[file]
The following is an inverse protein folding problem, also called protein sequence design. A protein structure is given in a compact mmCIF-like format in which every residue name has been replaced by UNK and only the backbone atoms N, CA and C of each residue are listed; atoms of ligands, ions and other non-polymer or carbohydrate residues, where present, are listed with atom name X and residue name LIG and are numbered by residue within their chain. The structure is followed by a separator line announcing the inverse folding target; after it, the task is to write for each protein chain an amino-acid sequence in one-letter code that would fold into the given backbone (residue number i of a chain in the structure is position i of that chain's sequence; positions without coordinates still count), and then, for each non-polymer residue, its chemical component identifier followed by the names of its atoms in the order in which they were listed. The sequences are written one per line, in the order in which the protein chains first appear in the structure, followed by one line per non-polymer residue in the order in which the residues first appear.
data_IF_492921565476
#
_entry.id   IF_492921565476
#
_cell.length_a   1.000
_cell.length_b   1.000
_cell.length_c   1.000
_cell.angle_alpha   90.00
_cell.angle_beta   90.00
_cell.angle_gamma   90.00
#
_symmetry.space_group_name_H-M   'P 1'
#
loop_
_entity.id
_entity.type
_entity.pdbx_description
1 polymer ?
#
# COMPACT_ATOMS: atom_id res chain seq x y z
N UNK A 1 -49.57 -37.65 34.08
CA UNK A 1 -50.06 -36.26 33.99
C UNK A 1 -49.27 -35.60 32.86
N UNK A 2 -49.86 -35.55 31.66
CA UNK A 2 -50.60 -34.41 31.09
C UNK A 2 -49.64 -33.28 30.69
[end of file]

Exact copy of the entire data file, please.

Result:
The following is an inverse protein folding problem, also called protein sequence design. A protein structure is given in a compact mmCIF-like format in which every residue name has been replaced by UNK and only the backbone atoms N, CA and C of each residue are listed; atoms of ligands, ions and other non-polymer or carbohydrate residues, where present, are listed with atom name X and residue name LIG and are numbered by residue within their chain. The structure is followed by a separator line announcing the inverse folding target; after it, the task is to write for each protein chain an amino-acid sequence in one-letter code that would fold into the given backbone (residue number i of a chain in the structure is position i of that chain's sequence; positions without coordinates still count), and then, for each non-polymer residue, its chemical component identifier followed by the names of its atoms in the order in which they were listed. The sequences are written one per line, in the order in which the protein chains first appear in the structure, followed by one line per non-polymer residue in the order in which the residues first appear.
data_IF_492921565476
#
_entry.id   IF_492921565476
#
_cell.length_a   1.000
_cell.length_b   1.000
_cell.length_c   1.000
_cell.angle_alpha   90.00
_cell.angle_beta   90.00
_cell.angle_gamma   90.00
#
_symmetry.space_group_name_H-M   'P 1'
#
loop_
_entity.id
_entity.type
_entity.pdbx_description
1 polymer ?
#
# COMPACT_ATOMS: atom_id res chain seq x y z
N UNK A 1 -49.57 -37.65 34.08
CA UNK A 1 -50.06 -36.26 33.99
C UNK A 1 -49.27 -35.60 32.86
N UNK A 2 -49.86 -35.55 31.66
CA UNK A 2 -50.60 -34.41 31.09
C UNK A 2 -49.64 -33.28 30.69